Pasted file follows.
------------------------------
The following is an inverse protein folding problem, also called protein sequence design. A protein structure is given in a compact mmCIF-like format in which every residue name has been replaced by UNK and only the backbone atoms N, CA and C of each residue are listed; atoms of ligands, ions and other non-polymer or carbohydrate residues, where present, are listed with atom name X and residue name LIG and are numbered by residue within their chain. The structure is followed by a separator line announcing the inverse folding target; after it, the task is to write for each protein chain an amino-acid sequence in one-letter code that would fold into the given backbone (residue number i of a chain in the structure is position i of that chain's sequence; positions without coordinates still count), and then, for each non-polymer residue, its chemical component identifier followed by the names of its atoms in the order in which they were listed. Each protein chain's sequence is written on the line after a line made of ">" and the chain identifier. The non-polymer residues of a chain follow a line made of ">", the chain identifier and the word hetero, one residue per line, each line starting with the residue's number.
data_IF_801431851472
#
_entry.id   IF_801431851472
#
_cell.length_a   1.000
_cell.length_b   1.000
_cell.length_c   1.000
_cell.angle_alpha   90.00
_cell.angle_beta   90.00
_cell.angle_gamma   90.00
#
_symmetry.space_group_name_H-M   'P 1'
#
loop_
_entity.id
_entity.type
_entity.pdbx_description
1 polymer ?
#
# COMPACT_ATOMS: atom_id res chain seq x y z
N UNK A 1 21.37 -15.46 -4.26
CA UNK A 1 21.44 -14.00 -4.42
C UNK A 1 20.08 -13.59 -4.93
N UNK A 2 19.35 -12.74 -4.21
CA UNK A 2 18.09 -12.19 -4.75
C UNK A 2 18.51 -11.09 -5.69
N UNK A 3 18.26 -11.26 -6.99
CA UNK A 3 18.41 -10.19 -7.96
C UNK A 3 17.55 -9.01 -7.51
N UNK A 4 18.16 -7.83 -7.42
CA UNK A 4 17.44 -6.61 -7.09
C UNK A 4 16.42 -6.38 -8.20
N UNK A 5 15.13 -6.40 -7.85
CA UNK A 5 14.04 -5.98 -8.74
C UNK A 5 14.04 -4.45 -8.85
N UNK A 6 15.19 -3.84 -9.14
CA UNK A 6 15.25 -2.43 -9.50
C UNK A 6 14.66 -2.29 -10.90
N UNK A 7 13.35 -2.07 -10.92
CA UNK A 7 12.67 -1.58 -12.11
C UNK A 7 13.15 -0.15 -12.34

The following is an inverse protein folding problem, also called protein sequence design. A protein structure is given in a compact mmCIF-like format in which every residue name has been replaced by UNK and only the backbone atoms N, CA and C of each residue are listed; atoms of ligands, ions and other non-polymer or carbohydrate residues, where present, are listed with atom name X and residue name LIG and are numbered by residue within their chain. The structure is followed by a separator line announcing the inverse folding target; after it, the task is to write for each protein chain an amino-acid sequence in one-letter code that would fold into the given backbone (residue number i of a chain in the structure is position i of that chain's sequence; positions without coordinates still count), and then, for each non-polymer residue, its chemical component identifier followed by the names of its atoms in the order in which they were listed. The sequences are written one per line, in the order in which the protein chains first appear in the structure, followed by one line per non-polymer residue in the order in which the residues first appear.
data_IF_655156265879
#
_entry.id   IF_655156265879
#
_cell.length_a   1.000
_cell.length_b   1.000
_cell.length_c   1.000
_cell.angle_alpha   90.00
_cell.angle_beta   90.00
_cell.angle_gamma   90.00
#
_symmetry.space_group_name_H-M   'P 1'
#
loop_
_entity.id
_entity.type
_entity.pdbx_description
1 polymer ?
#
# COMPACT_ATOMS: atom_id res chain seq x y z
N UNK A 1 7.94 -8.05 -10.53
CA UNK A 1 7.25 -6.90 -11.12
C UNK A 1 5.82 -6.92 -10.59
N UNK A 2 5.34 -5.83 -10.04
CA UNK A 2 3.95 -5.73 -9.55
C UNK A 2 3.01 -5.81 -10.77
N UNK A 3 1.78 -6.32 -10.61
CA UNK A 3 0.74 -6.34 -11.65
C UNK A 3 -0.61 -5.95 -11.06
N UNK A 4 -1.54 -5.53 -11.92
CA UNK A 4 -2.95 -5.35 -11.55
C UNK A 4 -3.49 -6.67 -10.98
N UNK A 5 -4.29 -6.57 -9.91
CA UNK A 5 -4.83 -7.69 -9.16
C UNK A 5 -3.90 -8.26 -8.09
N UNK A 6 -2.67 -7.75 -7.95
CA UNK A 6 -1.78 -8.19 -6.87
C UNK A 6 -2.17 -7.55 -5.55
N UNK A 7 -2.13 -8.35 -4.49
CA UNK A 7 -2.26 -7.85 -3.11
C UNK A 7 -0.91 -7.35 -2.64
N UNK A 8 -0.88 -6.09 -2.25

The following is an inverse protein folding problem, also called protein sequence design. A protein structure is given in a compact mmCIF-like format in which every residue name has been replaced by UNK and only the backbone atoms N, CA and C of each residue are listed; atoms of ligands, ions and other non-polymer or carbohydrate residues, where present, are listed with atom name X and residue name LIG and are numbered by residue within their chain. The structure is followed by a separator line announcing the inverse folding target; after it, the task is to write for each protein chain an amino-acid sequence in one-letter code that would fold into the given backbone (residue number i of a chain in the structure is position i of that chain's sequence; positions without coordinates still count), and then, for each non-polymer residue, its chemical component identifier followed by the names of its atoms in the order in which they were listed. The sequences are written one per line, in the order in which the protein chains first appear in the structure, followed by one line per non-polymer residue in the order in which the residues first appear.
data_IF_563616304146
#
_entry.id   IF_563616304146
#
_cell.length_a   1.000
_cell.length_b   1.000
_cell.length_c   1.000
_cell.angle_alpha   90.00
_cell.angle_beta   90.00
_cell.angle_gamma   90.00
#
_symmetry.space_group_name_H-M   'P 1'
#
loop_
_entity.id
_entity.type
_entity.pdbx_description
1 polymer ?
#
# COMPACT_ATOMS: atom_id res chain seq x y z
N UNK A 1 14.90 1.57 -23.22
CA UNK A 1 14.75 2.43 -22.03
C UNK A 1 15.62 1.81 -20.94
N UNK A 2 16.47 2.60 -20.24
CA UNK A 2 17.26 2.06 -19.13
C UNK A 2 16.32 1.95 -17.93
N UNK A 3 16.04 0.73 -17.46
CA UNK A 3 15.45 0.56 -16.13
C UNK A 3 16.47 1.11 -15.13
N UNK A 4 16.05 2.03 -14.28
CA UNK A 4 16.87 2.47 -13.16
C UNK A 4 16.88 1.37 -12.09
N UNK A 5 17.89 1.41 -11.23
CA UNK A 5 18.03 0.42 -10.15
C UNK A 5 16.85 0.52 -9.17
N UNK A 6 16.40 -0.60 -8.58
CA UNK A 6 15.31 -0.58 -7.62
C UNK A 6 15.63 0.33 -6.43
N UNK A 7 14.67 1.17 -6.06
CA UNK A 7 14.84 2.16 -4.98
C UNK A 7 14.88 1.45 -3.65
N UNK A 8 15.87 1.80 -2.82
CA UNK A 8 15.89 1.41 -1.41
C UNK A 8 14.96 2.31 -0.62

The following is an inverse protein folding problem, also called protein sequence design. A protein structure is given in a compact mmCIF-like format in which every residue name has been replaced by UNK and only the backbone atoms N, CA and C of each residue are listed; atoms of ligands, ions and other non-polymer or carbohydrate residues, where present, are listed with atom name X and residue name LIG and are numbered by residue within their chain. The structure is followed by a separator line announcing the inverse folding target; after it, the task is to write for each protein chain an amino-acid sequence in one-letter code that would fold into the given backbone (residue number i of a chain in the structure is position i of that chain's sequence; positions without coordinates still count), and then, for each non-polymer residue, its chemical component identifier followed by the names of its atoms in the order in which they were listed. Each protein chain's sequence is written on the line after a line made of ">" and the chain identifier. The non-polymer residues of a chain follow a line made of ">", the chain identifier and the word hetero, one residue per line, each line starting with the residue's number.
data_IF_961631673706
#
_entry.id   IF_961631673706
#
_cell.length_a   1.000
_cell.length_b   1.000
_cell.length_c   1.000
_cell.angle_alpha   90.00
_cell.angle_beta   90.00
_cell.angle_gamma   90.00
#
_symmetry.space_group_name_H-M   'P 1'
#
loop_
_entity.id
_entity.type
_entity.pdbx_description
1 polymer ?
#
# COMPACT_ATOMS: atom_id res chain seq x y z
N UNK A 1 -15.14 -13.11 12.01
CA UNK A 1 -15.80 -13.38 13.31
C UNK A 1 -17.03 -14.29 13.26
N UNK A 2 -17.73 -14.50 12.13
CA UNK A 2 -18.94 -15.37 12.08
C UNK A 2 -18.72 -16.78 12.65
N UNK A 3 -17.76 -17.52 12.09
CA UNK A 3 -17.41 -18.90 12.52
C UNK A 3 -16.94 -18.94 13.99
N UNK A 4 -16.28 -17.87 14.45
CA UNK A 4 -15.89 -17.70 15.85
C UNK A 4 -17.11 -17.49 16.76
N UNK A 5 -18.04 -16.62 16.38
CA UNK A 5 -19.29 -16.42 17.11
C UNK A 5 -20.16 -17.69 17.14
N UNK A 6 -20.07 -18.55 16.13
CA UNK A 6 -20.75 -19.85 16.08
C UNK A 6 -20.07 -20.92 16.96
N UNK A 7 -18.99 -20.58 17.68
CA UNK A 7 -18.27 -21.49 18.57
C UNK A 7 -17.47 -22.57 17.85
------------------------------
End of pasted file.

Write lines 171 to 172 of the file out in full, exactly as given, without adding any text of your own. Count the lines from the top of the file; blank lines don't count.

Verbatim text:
CA UNK A 7 -18.27 -21.49 18.57
C UNK A 7 -17.47 -22.57 17.85